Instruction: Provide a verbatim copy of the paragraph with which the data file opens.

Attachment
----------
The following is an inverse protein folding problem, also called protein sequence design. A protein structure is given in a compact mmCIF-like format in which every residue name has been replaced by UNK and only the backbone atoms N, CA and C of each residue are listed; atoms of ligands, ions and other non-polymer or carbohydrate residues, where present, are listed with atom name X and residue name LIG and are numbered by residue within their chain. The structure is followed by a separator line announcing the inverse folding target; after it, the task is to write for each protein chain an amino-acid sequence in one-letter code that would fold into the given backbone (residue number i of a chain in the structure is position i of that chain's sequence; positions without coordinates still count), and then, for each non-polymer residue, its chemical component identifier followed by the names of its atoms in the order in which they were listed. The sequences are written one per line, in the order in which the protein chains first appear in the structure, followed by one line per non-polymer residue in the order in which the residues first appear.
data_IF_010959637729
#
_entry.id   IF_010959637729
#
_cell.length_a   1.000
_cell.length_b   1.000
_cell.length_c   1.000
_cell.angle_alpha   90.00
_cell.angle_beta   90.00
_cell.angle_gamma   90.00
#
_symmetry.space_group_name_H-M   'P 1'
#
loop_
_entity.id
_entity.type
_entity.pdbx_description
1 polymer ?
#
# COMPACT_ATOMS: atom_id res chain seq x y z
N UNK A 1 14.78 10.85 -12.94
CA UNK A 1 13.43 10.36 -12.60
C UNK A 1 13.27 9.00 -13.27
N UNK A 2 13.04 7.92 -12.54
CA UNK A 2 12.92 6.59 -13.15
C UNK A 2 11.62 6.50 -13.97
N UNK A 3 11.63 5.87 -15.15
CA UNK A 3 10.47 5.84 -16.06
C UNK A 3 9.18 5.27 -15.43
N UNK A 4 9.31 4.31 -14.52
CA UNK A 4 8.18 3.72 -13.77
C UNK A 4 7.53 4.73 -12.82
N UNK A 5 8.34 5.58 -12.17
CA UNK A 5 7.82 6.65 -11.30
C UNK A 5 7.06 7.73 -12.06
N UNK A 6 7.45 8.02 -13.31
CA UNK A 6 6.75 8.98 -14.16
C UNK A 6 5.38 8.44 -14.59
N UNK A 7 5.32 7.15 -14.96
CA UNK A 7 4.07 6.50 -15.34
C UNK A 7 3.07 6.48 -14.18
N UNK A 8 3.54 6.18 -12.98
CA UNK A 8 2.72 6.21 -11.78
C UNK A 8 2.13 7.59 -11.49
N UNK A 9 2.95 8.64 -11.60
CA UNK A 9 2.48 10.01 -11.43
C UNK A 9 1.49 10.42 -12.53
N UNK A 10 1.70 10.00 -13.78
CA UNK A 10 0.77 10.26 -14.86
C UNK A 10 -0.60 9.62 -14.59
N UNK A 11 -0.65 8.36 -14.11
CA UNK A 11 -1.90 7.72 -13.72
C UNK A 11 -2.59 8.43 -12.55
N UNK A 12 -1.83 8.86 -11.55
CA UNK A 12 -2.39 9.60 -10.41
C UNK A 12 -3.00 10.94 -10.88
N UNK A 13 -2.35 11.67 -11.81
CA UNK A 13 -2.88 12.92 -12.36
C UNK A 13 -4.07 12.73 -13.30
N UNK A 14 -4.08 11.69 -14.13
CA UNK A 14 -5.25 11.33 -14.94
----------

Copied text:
The following is an inverse protein folding problem, also called protein sequence design. A protein structure is given in a compact mmCIF-like format in which every residue name has been replaced by UNK and only the backbone atoms N, CA and C of each residue are listed; atoms of ligands, ions and other non-polymer or carbohydrate residues, where present, are listed with atom name X and residue name LIG and are numbered by residue within their chain. The structure is followed by a separator line announcing the inverse folding target; after it, the task is to write for each protein chain an amino-acid sequence in one-letter code that would fold into the given backbone (residue number i of a chain in the structure is position i of that chain's sequence; positions without coordinates still count), and then, for each non-polymer residue, its chemical component identifier followed by the names of its atoms in the order in which they were listed. The sequences are written one per line, in the order in which the protein chains first appear in the structure, followed by one line per non-polymer residue in the order in which the residues first appear.